11th April – Deaths & Events in Northern Ireland Troubles

Key Events & Deaths on this day in Northern Ireland Troubles

11th April

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Wednesday 11 April 1979

Two British soldiers died as a result of a gun attack carried out by the Irish Republican Army (IRA) in Ballymurphy, Belfast.

Saturday 11 April 1981

Following the announcement that Bobby Sands had won the Fermanagh / South Tyrone by-election there were celebration parades in many Republican areas across Northern Ireland.

In Belfast, Cookstown and in Lurgan these celebrations ended in rioting.

Monday 11 April 1983

Sentences in First ‘Supergrass’ Trial

In a ‘supergrass’ trial in Belfast 14 Ulster Volunteer Force (UVF) members were jailed for a total of 200 years.

The whole trial was based on the evidence of Joseph Bennett. Bennett was granted immunity from prosecution for the crimes he committed, including involvement in killings, in return for his evidence.

[Following other ‘supergrass’ trials it was revealed that those providing evidence were offered substantial sums of money.]

The Belfast shipyard, Harland and Wolff, announced that there would be a further 700 job losses.

Saturday 11 April 1987

        

Robert McLean and  Frederick Armstrong

The IRA killed two Royal Ulster Constabulary (RUC) officers in Portrush, County Antrim. There were low turnouts at demonstrations on the Unionist ‘Day of Defiance’.

Tuesday 11 April 1989

Restrictions on Sinn Féin (SF) under the ‘Broadcasting Ban’ were lifted for the duration of the local government elections.

Wednesday 11 April 1990

Official Visit by Taoiseach

Charles Haughey, then Taoiseach (Irish Prime Minister), made the first official visit to Northern Ireland by a Taoiseach since that by Seán Lemass in 1965. Haughey addressed a conference organised by the Institute of Directors in Belfast. Four hundred loyalists staged a protest against the visit.

Saturday 11 April 1992

Mayhew Appointed Secretary of State

Patrick Mayhew was chosen to replace Peter Brooke as Secretary of State for Northern Ireland. There were further changes at the Northern Ireland Office (NIO) with Michael Mates becoming deputy Secretary of State and the minister responsible for security.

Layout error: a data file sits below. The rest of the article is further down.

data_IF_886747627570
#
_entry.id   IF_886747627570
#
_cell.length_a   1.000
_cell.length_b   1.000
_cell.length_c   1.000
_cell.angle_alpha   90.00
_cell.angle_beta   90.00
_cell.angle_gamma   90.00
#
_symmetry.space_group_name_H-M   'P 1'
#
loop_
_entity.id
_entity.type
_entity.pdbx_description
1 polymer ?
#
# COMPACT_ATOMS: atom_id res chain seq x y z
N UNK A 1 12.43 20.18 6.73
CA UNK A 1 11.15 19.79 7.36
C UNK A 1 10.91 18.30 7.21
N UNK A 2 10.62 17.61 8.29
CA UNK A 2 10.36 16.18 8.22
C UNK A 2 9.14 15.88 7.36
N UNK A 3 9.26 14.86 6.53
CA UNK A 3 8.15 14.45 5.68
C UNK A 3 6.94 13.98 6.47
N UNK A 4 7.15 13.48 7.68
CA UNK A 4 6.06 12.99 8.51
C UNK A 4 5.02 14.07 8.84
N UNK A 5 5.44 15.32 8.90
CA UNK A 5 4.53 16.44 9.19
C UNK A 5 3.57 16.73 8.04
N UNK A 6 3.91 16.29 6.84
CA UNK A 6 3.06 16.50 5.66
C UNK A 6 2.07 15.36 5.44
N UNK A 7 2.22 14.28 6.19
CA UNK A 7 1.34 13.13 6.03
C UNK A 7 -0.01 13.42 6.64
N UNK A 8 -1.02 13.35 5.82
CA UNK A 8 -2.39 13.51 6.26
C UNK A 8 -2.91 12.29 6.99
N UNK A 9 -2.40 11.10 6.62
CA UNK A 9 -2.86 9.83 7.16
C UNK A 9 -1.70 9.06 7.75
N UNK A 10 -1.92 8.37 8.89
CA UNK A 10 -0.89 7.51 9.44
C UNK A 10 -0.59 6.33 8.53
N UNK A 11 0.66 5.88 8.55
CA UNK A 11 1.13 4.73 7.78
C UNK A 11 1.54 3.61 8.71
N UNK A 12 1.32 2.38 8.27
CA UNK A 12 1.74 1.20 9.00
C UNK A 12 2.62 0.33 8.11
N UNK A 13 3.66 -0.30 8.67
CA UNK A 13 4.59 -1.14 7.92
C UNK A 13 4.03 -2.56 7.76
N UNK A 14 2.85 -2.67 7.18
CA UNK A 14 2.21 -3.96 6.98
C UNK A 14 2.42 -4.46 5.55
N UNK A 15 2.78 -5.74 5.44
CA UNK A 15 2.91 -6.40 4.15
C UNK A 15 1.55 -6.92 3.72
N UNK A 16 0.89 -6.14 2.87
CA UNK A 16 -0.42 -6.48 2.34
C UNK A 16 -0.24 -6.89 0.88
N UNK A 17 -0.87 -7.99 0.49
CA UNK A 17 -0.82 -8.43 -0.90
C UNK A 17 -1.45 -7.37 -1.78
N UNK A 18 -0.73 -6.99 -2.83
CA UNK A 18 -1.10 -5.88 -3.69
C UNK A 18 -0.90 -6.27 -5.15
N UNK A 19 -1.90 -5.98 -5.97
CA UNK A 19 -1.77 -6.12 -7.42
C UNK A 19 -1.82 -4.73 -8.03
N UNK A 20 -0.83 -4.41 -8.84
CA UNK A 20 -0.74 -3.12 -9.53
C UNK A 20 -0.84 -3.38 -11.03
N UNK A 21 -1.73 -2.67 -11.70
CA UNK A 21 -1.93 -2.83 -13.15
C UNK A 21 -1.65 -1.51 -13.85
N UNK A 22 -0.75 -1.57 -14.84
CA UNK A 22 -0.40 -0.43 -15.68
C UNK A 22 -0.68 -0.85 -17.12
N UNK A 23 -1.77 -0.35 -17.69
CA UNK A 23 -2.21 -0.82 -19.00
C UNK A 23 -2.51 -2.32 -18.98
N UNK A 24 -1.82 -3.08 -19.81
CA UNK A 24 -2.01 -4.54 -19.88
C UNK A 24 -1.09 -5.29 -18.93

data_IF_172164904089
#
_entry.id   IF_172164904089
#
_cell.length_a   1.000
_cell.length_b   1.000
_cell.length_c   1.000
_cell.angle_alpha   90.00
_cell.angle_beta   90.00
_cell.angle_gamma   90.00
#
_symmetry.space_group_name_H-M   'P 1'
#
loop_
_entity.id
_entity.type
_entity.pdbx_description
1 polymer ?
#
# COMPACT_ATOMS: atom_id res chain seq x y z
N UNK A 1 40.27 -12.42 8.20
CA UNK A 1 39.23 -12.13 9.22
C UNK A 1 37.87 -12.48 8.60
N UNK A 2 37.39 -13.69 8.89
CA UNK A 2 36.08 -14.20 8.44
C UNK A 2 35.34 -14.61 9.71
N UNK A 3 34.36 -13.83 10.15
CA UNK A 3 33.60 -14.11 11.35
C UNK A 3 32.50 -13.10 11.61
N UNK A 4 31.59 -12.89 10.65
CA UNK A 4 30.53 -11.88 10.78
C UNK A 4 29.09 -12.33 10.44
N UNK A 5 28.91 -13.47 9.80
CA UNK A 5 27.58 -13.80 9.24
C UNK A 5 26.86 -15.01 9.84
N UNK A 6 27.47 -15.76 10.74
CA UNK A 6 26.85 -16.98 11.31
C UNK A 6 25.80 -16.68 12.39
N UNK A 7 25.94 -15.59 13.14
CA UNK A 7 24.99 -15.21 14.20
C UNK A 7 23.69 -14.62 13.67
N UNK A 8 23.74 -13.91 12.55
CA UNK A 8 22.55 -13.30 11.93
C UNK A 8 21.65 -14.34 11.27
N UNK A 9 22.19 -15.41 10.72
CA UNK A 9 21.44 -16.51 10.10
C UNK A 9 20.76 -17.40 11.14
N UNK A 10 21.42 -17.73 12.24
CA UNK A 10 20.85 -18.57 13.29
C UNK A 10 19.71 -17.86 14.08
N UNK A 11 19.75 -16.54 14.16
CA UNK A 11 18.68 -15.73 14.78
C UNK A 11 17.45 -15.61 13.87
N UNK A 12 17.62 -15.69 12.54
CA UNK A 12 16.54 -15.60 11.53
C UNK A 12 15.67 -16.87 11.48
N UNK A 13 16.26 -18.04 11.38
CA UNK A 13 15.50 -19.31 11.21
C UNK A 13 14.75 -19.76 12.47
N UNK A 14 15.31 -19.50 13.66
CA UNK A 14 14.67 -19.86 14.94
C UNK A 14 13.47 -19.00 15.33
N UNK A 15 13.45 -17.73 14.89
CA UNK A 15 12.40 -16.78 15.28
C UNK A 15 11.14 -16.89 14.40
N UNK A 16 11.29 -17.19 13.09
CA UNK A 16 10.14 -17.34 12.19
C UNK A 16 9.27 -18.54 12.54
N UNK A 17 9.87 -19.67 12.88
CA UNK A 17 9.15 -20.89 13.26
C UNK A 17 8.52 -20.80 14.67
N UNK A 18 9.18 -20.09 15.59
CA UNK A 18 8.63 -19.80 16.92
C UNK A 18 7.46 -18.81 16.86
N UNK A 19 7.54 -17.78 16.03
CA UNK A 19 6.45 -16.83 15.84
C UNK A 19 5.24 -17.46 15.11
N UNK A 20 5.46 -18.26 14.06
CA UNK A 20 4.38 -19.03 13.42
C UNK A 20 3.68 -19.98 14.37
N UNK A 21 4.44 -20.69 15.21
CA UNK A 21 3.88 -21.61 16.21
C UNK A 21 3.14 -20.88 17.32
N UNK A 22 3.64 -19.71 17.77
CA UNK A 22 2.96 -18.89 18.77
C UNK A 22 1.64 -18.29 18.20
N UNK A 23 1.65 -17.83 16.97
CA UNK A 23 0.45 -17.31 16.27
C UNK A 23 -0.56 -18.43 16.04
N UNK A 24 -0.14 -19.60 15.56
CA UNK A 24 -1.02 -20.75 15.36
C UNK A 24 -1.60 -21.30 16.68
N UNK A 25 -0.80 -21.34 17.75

Sunday 11 April 1993

The secret talks held between John Hume, then leader of the Social Democratic and Labour Party (SDLP), and Gerry Adams, then President of Sinn Féin (SF), became public knowledge follow a report in the Sunday Tribune (a Republic of Ireland newspaper).

[The talks were criticised by a number of parties and individuals.]

Tuesday 11 April 1995

The Irish government granted early release to seven Irish Republican Army (IRA) prisoners.

Friday 11 April 1997

Seven men were arrested by the Royal Ulster Constabulary (RUC).

The RUC also recovered a number of weapons including a Barrett Light .50 rifle which was the type of weapon that had been used in a number of Irish Republican Army (IRA) sniper attacks.

[Some of the men were charged and some released on 17 April 1997.]

The Democratic Unionist Party (DUP) announced that it was withdrawing its candidates from the constituencies of West Tyrone and North Belfast. This move was part of a electoral pact to allow the Ulster Unionist Party (UUP) the opportunity to maximise the Unionist vote in the contest against the Social Democratic and Labour Party (SDLP) and Sinn Féin (SF).

Saturday 11 April 1998

In a “pro” vote, the Good Friday Agreement overcame its first test with 55 members of Ulster Unionist Party Executive voting for it and 23 voting against.

[It had been anticipated that with so many of party’s Members of Parliament (MPs) against the Agreement (including William Ross and William Thompson), the vote would have been much closer.]